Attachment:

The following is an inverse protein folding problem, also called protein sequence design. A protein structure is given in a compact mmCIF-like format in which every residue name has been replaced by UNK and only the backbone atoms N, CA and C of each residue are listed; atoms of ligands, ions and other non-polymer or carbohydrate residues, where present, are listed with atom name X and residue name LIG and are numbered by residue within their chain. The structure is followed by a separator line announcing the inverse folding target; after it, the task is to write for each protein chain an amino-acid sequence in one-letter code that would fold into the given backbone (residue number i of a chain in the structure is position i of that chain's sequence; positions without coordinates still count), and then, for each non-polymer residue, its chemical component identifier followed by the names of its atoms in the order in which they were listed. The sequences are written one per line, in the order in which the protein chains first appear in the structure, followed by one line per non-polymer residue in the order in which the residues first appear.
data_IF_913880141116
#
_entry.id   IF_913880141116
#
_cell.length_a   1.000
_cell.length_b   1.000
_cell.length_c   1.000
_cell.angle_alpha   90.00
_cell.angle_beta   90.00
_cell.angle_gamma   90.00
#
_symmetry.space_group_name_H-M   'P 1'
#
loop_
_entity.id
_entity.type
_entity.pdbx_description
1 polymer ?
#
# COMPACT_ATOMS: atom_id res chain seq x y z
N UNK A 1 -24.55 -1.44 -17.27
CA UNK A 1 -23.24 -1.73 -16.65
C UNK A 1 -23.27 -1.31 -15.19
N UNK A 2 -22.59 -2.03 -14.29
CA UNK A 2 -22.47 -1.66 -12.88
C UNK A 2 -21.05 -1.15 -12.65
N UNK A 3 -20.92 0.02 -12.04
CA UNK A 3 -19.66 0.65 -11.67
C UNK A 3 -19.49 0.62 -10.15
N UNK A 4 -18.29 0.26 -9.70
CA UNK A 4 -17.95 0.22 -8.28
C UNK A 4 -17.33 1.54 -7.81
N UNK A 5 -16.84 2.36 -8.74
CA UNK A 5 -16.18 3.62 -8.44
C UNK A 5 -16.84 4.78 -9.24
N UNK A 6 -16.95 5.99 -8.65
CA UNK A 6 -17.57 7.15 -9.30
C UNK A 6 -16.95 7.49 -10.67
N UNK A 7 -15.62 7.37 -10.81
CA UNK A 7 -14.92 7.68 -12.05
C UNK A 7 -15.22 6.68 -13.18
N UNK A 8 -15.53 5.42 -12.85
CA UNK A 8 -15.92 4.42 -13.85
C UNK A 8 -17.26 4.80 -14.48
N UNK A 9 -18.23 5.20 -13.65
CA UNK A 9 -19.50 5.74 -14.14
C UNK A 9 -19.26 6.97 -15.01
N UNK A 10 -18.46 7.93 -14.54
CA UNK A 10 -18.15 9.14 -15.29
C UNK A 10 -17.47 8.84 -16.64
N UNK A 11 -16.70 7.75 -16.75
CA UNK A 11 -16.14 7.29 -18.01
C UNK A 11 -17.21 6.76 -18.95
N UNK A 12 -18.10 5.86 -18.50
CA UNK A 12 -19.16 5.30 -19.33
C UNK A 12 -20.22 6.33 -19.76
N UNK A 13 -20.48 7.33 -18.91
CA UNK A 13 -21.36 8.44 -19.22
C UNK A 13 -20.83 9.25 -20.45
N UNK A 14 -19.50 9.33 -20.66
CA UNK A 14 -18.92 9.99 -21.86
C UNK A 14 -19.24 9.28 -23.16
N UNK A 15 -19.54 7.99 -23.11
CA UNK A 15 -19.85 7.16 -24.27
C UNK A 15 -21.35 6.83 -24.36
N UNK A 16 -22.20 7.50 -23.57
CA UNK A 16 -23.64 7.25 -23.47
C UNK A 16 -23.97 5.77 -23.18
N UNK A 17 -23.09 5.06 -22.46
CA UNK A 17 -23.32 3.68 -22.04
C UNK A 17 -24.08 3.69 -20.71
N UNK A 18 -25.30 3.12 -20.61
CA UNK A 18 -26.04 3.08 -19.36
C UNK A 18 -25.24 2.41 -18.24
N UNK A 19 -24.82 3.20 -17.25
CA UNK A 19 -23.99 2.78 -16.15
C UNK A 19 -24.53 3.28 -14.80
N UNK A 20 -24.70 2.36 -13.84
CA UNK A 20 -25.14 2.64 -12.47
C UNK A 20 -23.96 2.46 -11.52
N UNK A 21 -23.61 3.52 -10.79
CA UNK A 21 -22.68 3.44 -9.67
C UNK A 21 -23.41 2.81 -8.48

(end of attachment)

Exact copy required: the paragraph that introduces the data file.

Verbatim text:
The following is an inverse protein folding problem, also called protein sequence design. A protein structure is given in a compact mmCIF-like format in which every residue name has been replaced by UNK and only the backbone atoms N, CA and C of each residue are listed; atoms of ligands, ions and other non-polymer or carbohydrate residues, where present, are listed with atom name X and residue name LIG and are numbered by residue within their chain. The structure is followed by a separator line announcing the inverse folding target; after it, the task is to write for each protein chain an amino-acid sequence in one-letter code that would fold into the given backbone (residue number i of a chain in the structure is position i of that chain's sequence; positions without coordinates still count), and then, for each non-polymer residue, its chemical component identifier followed by the names of its atoms in the order in which they were listed. The sequences are written one per line, in the order in which the protein chains first appear in the structure, followed by one line per non-polymer residue in the order in which the residues first appear.